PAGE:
Kreis said she also heard that county staff turned off the water to the island after the Irma evacuation was ordered.
The staff of the Public Utilities Department does depressurize the water and sewer systems after people have had time to evacuate, McCrane explained. “We do it to protect the equipment,” he added. It is not a measure designed to make people more likely to evacuate, he said.
In response to a question from Margaret Jean Cannon about returning to the island after a storm, McCrane explained that county staff will employ a color code system. Red will mean conditions remain unsafe; yellow will mean access will be restricted to property owners. Green will be the sign that anyone can go onto the island.
Residents will need photo identification, he pointed out, if they want to go onto the Key during a Yellow code, McCrane added. If someone has an out-of-state driver’s license, he explained, the person can use a Sarasota County utility bill, for example, to prove that the person is a property owner on Siesta.
Additionally, he said, if a property owner has hired someone to assist with clearing debris after a storm, for example, that contractor will need a letter from the property owner making it clear that the contractor has permission to go to that specific address.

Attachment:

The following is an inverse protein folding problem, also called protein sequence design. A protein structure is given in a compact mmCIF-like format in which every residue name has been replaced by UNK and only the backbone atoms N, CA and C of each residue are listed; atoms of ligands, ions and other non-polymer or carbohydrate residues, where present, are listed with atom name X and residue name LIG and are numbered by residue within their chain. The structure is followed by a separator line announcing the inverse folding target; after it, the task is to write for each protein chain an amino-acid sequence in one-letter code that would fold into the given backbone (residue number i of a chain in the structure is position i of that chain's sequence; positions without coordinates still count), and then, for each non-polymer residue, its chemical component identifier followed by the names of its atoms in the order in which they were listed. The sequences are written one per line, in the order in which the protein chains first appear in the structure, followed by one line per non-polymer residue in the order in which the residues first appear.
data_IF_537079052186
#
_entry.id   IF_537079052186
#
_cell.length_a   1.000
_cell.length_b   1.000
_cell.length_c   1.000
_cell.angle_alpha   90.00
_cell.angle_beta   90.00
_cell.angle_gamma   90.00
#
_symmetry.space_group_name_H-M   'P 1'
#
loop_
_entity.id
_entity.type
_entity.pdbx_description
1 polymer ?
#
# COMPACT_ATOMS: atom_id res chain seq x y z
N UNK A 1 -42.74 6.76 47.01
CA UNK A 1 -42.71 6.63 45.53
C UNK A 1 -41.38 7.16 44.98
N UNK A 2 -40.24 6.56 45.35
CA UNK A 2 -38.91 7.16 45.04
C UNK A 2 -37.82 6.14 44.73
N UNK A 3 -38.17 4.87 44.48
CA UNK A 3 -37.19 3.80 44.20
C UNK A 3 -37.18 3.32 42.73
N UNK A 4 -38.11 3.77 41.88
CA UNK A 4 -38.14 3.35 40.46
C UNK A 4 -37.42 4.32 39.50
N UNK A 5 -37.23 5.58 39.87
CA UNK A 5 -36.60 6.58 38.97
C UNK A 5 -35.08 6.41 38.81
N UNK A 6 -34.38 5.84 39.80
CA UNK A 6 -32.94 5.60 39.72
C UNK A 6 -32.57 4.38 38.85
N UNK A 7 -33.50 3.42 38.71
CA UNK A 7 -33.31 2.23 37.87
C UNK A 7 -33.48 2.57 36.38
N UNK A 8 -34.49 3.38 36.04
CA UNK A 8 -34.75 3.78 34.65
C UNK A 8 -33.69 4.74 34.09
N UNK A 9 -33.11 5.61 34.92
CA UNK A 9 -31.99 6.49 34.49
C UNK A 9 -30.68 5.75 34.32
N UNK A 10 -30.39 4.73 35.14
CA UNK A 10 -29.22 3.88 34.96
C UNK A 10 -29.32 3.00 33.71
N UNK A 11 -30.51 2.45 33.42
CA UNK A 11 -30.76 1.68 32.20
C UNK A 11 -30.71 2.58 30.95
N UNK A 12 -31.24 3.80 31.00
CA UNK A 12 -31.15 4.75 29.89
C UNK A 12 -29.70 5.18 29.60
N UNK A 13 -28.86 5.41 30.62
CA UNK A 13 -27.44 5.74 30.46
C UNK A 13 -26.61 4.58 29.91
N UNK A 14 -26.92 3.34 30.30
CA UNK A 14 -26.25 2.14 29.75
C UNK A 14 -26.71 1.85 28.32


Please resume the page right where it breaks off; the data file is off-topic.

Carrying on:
Responding to a related question, McCrane acknowledged, “We kept the bridge blocked for a little bit” after Irma so the Public Utilities staff could get the water pressure back up on Siesta.
A longer delay was imposed on access to Lido and Longboat keys, he pointed out. Lido had 12 Australian pines that blew down, blocking the roadway, while Longboat had power lines down.
Great rapport with the audience
In years past, when the Siesta Key Association (SKA) hosted its annual hurricane outlook program, county Emergency Management Chief Ed McCrane came alone. Last year and again this year, McCrane was joined by Rich Collins, his boss, who is the county’s emergency services director.
Collins seems as at ease with the public as McCrane and as ready to flash his sense of humor.
On May 3, before McCrane began his in-depth report on changes in county procedures for hurricane season, Collins stepped to the podium. How many of the approximately 40 people present, he asked, watched “all the spaghetti models” the National Hurricane Center provided last September as weather prognosticators tried to figure out where Irma was going to go?
A lot of hands flew into the air.
“I quit eating spaghetti after Hurricane Irma,” Collins said.
His daughter, he continued, has teased him that if she has a daughter one day, she plans to name the child Irma.
Collins also described the county’s Emergency Services staff watching Irma’s path shift as she approached the Florida peninsula. On the afternoon or night of Sept. 9 — before she finally struck the Florida Keys on Sept. 10, he pointed out — the National Weather Service team in Ruskin underscored the potential danger for the west coast of the state. “Their almost exact words were, ‘This is the storm we never hoped would happen.’”